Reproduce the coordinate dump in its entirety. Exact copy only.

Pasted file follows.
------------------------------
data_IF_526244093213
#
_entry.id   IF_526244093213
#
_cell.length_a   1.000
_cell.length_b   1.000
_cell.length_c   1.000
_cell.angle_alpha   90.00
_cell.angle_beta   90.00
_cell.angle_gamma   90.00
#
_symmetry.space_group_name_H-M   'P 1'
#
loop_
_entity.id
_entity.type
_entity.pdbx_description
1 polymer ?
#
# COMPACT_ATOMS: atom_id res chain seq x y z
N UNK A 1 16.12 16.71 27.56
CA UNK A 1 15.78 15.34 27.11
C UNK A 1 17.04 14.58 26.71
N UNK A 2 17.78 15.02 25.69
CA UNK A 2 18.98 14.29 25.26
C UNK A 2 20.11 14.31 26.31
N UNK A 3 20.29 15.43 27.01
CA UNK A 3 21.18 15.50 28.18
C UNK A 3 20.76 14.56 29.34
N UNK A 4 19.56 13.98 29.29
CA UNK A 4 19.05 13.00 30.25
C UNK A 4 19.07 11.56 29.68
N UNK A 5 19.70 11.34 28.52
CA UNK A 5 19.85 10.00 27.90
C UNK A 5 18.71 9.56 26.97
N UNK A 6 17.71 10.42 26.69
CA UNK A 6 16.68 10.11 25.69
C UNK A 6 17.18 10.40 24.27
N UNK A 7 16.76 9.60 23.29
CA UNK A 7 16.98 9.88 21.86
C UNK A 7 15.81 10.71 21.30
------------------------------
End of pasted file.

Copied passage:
data_IF_526244093213
#
_entry.id   IF_526244093213
#
_cell.length_a   1.000
_cell.length_b   1.000
_cell.length_c   1.000
_cell.angle_alpha   90.00
_cell.angle_beta   90.00
_cell.angle_gamma   90.00
#
_symmetry.space_group_name_H-M   'P 1'
#
loop_
_entity.id
_entity.type
_entity.pdbx_description
1 polymer ?
#
# COMPACT_ATOMS: atom_id res chain seq x y z
N UNK A 1 16.12 16.71 27.56
CA UNK A 1 15.78 15.34 27.11
C UNK A 1 17.04 14.58 26.71
N UNK A 2 17.78 15.02 25.69
CA UNK A 2 18.98 14.29 25.26
C UNK A 2 20.11 14.31 26.31
N UNK A 3 20.29 15.43 27.01
CA UNK A 3 21.18 15.50 28.18
C UNK A 3 20.76 14.56 29.34
N UNK A 4 19.56 13.98 29.29
CA UNK A 4 19.05 13.00 30.25
C UNK A 4 19.07 11.56 29.68
N UNK A 5 19.70 11.34 28.52
CA UNK A 5 19.85 10.00 27.90
C UNK A 5 18.71 9.56 26.97
N UNK A 6 17.71 10.42 26.69
CA UNK A 6 16.68 10.11 25.69
C UNK A 6 17.18 10.40 24.27
N UNK A 7 16.76 9.60 23.29
CA UNK A 7 16.98 9.88 21.86
C UNK A 7 15.81 10.71 21.30